Fort Buford Historic Site: A Living Testimony to the Military Heritage of the Midwest

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WILLISTON, ND– Fort Buford State Historic Site is a revered landmark that preserves the illustrious history of the Midwest. Named after Civil War hero General Jon Buford, it was established in June 1866 by the 13th U.S. Infantry as a strategic military outpost at the confluence of the Missouri and Yellowstone Rivers.

Captain Rankin, the post commander, sought the need to establish a defense early, and began construction of the post. Much of Fort Buford’s early construction was taken from the old Fort Union Trading Post and transferred 2 miles west to the site of the new fort.

During Fort Buford’s first two years, it was besieged by Sitting Bull and his band of Sioux Indians. Simple tasks, such as gathering wood, hay, or hunting, had to be done in force, as Indians would ambush soldiers. Unfortunately, those soldiers who didn’t heed the advice and orders of their officers found out the disastrous results of not leaving the post with a sizable force.

Fort Buford served the purpose of a government policy of having a network of military posts established across the American West to protect settlers as they moved across the American landscape. Soldiers performed a multitude of tasks: protecting settlers, railroad surveying parties, river routes, and supply sites for mounting military campaigns against Indians.

The fort went through three different construction phases. The fort expanded from a one-company, 360-foot square, post in 1867-1868 to accommodate 4 companies of infantry by expanding to a 540 x 1,080 post. Its defenses included walls on three sides (West, North, and East) while the South portion was walled off with the walls of the adobe infantry barracks. The post was expanded again in 1871, with the arrival of the 6th U.S. Infantry and Col. William B. Hazen, thus making it a 6-company post, covering approximately one square mile. By this time, much of the defensive walls had come down, as Indians had been pushed farther into Montana, and more buildings were added to the post to include laundress quarters and other civilian-type buildings. The powder magazine you see today, was built in 1875 as part of this third phase of construction.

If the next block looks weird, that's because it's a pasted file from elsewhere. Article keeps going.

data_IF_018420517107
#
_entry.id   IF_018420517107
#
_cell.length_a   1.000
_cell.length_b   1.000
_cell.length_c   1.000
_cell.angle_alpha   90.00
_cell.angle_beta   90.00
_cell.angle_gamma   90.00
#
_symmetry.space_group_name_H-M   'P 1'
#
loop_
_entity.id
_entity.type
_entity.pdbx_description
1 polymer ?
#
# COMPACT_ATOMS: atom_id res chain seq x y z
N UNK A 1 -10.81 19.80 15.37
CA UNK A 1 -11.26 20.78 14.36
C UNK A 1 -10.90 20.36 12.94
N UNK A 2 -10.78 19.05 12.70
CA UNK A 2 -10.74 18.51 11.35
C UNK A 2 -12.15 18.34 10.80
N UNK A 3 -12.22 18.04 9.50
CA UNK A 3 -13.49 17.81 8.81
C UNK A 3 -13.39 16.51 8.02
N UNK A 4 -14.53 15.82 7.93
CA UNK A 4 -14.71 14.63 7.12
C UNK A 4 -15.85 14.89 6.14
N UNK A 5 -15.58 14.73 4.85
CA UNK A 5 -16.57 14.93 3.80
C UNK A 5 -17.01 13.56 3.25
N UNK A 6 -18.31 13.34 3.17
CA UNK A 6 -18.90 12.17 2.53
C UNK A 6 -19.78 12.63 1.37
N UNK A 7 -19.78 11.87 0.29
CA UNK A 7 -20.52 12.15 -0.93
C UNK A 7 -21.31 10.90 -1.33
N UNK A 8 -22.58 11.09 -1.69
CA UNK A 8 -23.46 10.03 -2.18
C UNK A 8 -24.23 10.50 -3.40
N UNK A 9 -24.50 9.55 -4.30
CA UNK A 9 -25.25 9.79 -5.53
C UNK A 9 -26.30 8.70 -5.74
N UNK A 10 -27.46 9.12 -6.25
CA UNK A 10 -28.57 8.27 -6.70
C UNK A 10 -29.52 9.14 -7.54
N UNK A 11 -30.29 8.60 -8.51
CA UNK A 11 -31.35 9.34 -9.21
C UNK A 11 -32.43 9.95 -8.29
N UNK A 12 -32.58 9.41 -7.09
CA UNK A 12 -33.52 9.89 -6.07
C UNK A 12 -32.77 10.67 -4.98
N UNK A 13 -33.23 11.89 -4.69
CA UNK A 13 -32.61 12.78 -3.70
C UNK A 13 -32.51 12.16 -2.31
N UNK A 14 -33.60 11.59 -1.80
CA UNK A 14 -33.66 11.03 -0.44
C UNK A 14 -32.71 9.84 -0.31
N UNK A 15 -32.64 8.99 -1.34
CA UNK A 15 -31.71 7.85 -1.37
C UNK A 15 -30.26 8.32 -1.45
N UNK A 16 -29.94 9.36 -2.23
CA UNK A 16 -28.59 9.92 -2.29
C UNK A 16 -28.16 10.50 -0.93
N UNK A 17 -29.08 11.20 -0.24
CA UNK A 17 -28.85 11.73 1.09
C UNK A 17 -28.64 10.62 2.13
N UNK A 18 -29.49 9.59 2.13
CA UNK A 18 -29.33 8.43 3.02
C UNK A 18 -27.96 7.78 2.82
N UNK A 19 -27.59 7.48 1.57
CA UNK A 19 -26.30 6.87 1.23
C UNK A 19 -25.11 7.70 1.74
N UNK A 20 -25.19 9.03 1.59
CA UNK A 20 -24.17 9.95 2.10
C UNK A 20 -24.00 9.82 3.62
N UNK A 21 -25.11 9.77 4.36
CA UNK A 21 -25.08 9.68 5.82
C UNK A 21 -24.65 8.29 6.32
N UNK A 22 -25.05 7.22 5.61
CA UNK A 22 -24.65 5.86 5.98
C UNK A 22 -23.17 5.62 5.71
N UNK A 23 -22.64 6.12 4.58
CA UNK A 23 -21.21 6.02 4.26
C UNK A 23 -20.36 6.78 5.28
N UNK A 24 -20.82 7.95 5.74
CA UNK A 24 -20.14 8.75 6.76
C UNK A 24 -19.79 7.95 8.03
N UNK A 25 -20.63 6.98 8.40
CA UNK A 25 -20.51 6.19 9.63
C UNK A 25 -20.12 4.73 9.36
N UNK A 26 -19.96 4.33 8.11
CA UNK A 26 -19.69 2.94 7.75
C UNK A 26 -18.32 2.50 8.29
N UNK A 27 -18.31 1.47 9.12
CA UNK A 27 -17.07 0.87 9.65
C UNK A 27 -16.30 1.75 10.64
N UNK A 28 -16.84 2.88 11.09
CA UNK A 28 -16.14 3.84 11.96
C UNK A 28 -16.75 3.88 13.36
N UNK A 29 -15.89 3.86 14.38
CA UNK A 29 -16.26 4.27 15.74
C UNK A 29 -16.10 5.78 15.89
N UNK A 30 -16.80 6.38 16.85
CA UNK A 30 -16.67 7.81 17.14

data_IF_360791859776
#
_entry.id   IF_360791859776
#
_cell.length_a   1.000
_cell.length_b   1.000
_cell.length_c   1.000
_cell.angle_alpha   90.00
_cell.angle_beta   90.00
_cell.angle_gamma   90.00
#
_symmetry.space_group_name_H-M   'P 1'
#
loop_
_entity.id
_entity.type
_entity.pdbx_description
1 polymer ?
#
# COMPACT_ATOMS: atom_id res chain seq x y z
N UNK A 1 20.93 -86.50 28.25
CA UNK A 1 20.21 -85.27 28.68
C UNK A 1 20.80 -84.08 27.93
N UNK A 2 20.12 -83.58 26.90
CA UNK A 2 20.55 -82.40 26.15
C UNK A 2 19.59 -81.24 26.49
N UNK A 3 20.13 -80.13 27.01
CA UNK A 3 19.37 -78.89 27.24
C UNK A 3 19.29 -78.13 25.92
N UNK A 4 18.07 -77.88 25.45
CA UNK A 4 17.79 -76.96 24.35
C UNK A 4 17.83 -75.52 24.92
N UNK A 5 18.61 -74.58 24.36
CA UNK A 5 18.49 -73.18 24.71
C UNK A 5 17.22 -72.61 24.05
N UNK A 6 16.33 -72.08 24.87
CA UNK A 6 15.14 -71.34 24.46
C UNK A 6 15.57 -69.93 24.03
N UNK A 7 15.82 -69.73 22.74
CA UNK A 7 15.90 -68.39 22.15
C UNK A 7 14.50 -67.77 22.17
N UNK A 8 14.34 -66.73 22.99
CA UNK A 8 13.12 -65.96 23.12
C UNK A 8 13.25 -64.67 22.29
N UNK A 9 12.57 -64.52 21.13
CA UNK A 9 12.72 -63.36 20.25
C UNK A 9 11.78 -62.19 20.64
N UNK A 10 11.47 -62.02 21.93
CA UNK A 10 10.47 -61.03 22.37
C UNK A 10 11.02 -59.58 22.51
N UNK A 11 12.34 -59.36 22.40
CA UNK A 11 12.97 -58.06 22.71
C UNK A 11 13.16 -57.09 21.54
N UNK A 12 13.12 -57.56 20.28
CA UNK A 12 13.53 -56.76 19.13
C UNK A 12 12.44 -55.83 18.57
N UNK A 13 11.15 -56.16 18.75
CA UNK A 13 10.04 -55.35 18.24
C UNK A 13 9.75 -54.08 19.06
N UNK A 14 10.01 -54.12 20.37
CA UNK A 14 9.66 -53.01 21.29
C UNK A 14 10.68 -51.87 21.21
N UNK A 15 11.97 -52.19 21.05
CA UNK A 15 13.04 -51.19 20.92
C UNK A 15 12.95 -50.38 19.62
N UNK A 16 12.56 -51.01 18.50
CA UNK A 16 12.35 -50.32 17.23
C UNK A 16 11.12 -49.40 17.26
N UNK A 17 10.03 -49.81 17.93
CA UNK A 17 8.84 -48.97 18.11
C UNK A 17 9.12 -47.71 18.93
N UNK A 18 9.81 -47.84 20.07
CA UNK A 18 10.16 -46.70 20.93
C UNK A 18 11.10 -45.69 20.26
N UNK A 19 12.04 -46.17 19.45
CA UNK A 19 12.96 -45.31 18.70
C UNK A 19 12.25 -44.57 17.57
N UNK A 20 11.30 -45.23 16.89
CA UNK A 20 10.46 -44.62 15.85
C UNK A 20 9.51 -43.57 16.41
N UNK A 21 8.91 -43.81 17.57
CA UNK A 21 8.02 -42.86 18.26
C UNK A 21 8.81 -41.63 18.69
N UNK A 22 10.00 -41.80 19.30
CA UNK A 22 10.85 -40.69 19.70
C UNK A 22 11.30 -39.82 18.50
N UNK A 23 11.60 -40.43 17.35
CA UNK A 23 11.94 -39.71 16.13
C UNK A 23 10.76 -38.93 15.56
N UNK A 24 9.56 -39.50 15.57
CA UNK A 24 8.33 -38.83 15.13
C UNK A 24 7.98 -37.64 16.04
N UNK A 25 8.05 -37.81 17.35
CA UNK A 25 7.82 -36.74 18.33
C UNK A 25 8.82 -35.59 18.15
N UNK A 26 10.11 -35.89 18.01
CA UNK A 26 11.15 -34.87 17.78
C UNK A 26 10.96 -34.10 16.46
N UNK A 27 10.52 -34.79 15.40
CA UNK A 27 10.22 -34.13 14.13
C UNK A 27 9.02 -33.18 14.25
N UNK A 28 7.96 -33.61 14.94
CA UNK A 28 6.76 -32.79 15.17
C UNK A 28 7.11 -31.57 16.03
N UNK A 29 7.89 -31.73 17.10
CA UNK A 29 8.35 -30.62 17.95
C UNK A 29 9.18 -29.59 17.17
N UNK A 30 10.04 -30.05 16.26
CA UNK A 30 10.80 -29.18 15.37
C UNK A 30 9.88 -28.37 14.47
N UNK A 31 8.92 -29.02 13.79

By the mid-1870s, Fort Buford emerged as a prominent military post, assisting in such military campaigns as the Great Sioux War in the summer of 1876. It was a launching point for soldiers and supplies to be transferred to the Powder River Cantonment, located near present-day Terry, MT, to further launch their campaign against the Sioux.

Although Fort Buford as a steadfast sentinel on the northern plains for almost 30 years, it is best remembered as the site of where the Hunkpapa Sioux leader Sitting Bull made peace with government authorities in July 1881.

By 1895, the military role on the northern plains was greatly diminished, and Fort Buford was decommissioned. Many of the fort’s structures were auctioned off and sold to area farmers, ranchers, and some even being brought down the Yellowstone River in the wintertime to present-day Williston, ND.

Today, the Fort Buford Sixth Infantry Regimental Association, a living history organization, dedicated to the history of the Confluence Area, and the common soldier from 1866-1890, gives visitors the experience of Frontier military life, each July, with its Annual Encampment. Come out and experience the life of a soldier by experiencing military drill, military details, and exploring the refurbished barracks, the home of a soldier serving on the plains in the mid-1870s. Also, don’t forget the Annual Ghost Walk, in mid-October, where visitors experience the stories of those who passed away while living at Fort Buford while it was in operation.

Before visiting Fort Buford State Historic Site, visit the Missouri-Yellowstone Confluence Interpretive Center, located just 1 mile east of Fort Buford, tells the story of the importance of these two mighty rivers, telling the stories of such influential subjects as Lewis & Clark, Plains Indian Tribes, Fort Buford, and much more. It offers a majestic rotunda with murals featuring quotes from the Lewis & Clark Expedition and breathtaking views of the two mighty rives where they converge. Hours through Sept. 30 are daily 9 a.m.- 6 p.m. Cost is $5 per adult and $2.50/ child, school groups are $1/ student, and adults along with said groups get free admission. Tour buses are $2/ person for groups of 20 mor more.

Fort Buford State Historic Site located 22 miles southwest of Williston, ND, just off Highway 1804. Hours are seasonal, Memorial Day-Labor Day from 10 a.m.-5:30 p.m. The site offers a lot for visitors, such as: stone powder magazine, post cemetery site, officer’s quarters building that houses a museum, and a completely refurbished barracks. Cost is $5 per adult and $2.50/ child, school groups are $1/ student, and adults along with said groups get free admission. Tour buses are $2/ person for groups of 20 mor more.

For more information, please contact the Missouri Yellowstone Confluence Interpretive Center, located at 15349 39th Lane Northwest, Williston, ND. Call 701.572.9034, or email at [email protected].

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